Track Listing:

01 The Magic Carpet

02 The Phoenix

03 Black Cat

04 Alan’s Christmas Card

05 Harvest Song

06 Do You Hear The Worlds

07 Father Time

08 La La

09 Peace Song

10 Take Away Kesh

11 High Street

12 The Dream

13 Raga (Bonus)

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Number 2: Live in Concert: The Famous Qawwal of Lucknow Afsar Hussein Khan (Afsar Hussein Khan)

Some fine Lucknavi qawwali from Afsar sahib. In a space that lies between commercial and art, the work of Afsar Hussein Khan is weightless but not light weight and spiritual but not over spiritual.  Perfect when you feel the only solution to your boredom (asoodgi) and viral news is divine intervention.

download Afsar Husain Khan & Party - back

Ttack Listing:

01. Aaj Racho Hai Basant

02. Bekhud Kiye Dete Hain Andaz-e-Hijabana

03.Ye Hai Maikada Yahan Rind Hain

04. Sukoon-e-Dil Ke Liye Kuchh To Ehtaman Karoon

05.Asoodgi Se Ishq-e-Jawan Ko Bachaiye

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Number 3: Mirza Ghalib: A Portrait of a Genius (Various Artists)

A really fine collection of poems by the one and only Mirza Ghalib of Delhi. Short snippets (way to short by my reckoning) read by the sonorous Gulzar followed by elegant renditions by Lata Mangeshkar, Mohammad Rafi, Begum Akhtar, Mahendra Kapoor, C.H. Atma and hubby and wife Jagjit and Chitra Singh (separately, not together).  Thanks to long time reader of this blog Swarint for this collection!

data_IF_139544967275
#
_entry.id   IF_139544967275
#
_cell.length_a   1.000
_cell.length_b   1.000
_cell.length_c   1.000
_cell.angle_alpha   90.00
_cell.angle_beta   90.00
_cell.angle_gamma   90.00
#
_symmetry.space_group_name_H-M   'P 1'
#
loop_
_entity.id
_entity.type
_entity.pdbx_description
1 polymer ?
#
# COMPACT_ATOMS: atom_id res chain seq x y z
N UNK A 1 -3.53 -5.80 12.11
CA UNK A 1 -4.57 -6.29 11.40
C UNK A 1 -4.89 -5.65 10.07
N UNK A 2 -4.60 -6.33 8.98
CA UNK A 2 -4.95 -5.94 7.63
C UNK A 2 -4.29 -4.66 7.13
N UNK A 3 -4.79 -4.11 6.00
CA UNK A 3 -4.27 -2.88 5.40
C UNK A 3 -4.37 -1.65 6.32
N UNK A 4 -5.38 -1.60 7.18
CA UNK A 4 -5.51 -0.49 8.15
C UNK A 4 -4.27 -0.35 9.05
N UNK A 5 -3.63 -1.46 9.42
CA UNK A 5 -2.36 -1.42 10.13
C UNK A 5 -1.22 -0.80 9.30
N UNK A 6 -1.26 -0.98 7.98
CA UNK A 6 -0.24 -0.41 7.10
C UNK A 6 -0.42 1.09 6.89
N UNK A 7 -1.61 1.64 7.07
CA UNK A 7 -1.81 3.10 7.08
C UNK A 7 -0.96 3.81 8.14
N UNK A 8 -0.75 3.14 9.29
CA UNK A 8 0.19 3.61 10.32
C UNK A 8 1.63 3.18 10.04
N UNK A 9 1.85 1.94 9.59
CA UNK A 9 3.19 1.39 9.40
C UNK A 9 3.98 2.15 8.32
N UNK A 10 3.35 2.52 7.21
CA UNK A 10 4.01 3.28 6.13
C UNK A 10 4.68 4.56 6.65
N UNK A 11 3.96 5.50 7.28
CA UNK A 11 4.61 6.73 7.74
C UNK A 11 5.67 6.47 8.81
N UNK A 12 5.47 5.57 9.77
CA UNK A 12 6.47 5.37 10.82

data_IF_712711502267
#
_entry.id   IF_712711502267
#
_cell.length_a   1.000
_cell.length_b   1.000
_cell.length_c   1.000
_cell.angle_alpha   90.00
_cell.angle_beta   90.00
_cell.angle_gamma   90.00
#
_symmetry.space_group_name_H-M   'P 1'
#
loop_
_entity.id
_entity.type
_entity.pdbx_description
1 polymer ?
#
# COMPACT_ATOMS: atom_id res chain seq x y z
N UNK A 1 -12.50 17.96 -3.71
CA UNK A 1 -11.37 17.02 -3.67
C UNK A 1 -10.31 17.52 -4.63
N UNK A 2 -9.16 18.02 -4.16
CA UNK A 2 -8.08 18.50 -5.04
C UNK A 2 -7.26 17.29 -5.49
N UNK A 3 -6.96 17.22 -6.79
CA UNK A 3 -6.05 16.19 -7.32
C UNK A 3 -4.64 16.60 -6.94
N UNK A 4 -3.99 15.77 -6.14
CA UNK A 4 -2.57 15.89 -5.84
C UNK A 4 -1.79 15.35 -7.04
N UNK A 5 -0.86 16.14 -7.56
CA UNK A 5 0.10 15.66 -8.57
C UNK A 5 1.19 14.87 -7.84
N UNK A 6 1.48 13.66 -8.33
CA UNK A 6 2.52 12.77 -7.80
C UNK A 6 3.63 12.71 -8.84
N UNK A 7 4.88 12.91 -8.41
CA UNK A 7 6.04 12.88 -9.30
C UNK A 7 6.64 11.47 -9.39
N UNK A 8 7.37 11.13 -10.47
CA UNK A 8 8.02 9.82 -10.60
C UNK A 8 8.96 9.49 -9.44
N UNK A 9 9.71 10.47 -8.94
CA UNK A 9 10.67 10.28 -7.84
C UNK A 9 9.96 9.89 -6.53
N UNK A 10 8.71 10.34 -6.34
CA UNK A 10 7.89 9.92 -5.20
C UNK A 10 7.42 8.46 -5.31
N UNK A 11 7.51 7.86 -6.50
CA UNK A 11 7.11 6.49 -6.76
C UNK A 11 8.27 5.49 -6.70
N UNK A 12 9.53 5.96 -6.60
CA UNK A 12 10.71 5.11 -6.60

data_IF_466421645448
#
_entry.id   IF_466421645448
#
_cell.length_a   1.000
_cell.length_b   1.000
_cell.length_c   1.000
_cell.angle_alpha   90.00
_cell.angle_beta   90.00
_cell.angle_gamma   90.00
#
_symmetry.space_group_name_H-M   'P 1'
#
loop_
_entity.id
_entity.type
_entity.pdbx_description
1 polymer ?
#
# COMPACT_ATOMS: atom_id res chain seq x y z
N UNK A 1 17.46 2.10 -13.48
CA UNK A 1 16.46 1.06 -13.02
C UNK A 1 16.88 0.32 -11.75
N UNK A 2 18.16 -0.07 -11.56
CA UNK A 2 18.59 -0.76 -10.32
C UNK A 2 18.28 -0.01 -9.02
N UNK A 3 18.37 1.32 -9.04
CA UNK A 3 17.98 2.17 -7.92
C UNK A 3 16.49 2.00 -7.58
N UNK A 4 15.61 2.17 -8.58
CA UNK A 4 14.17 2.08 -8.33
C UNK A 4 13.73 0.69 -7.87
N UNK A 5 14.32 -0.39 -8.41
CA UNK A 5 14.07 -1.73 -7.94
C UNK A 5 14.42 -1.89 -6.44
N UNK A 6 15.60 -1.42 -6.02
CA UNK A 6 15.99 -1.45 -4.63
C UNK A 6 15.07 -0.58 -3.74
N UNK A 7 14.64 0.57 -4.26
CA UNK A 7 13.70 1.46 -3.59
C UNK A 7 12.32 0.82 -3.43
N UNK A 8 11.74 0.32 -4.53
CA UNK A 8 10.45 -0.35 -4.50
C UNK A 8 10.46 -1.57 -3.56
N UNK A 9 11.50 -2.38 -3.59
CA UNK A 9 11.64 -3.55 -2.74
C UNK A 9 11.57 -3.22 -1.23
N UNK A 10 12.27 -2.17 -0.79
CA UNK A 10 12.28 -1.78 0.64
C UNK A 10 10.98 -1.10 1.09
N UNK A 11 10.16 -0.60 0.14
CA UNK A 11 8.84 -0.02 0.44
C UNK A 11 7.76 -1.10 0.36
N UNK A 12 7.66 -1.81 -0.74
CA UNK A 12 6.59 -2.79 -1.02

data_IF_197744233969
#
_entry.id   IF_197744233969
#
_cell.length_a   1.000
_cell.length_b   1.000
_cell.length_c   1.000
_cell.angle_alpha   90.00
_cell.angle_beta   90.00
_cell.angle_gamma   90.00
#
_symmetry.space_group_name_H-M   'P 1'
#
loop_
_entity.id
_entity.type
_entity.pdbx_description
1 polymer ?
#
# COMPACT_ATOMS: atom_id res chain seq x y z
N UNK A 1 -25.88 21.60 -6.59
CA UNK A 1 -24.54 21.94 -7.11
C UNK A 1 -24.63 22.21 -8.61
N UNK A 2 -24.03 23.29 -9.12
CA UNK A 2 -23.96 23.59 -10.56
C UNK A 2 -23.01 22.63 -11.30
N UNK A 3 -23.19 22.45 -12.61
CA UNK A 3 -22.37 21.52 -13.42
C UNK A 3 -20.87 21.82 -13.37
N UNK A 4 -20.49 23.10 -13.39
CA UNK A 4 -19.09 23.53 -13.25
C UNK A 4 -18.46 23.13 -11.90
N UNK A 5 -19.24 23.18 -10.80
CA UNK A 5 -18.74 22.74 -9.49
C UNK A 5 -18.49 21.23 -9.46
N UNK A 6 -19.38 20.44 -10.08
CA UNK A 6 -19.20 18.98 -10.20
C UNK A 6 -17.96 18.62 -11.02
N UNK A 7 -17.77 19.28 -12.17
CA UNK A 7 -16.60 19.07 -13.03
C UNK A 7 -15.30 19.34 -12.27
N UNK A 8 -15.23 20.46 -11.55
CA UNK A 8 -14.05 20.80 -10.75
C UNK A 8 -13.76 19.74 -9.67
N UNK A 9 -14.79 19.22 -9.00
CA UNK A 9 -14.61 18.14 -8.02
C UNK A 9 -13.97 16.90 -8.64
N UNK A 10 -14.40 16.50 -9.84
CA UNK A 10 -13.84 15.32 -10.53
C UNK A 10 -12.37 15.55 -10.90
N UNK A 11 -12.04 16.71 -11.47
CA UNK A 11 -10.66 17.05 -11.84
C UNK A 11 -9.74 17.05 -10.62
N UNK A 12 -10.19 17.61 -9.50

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Track Listing:

01 Zikr Us Parivash Ka (Mohammad Rafi)

02 Ye Na Thi Hamari Qismat (Begum Akhtar)

03 Muddat Hui Hui (Mohammad Rafi)

04 Ae Taaza Vaaridan-E-Bisat-E-Huwa-E-Dil (Mohammad Rafi)

05 Qad-O-Gaysoo (Mohammad Rafi)

06 Sab Kahan (Begum Akhtar)

07 Bus Ke Dushwar Hai (Mohammad Rafi)

08 Nukta Chin Hai (Mohammad Rafi)

09 Bazeecha-E-Atfaal Hai (Mohammad Rafi)

10 Hazaron Khwahishen Aesi Ke Har Par Dam Nikle (Lata Mangeshkar)

11 Na Hui Gar Mere Marne Se Tasalli Na Suhi (Mukesh)

12 Kabhi Neke Bhi Uske Jee Mein Gar Aaj Aye Hai Mujse (Asha Bhosle)

13 Hairan Hoon Dil Ko Roun Ke Peeton Jigar Ko Main (C.H. Atma)

14 Main Hoon Mushtaq-E-Jafa Mujh Pe Jafa Aur Sahi (Mahendra Kapoor)

15 Kab Se Hoon Kya Bataoon Jahan-E-Kharab Mein (Chitra Singh)

16 Phir Kuchh Is Dil Ko Beqarri Hai (Jagjit Singh)

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Number 4: Bright Moments (Mehnaz)

Mehnaz. Carving a career \out in the shadow of an international icon is never an enviable task. But this chubby cheeked Karachi girl was not only up the task but in the reckoning of many of her peers, she succeeded so eminently and hers  is a talent second only to the majestic Noor Jehan. Or indeed, her own mother

Mehnaz was the daughter of a superstar, Kajjan Begum a ghazal singer and early pioneer of film music who in her lifetime was beloved all across the Indian sub-continent.  It was inevitable that she would follow in her mother’s footsteps and take up a career as a singer. But that she was able to make her own independent, revered and respected mark as an artist and overcome the comparisons and legacy of two of the greatest singers in Indo-Pak culture is something to pause and reflect upon.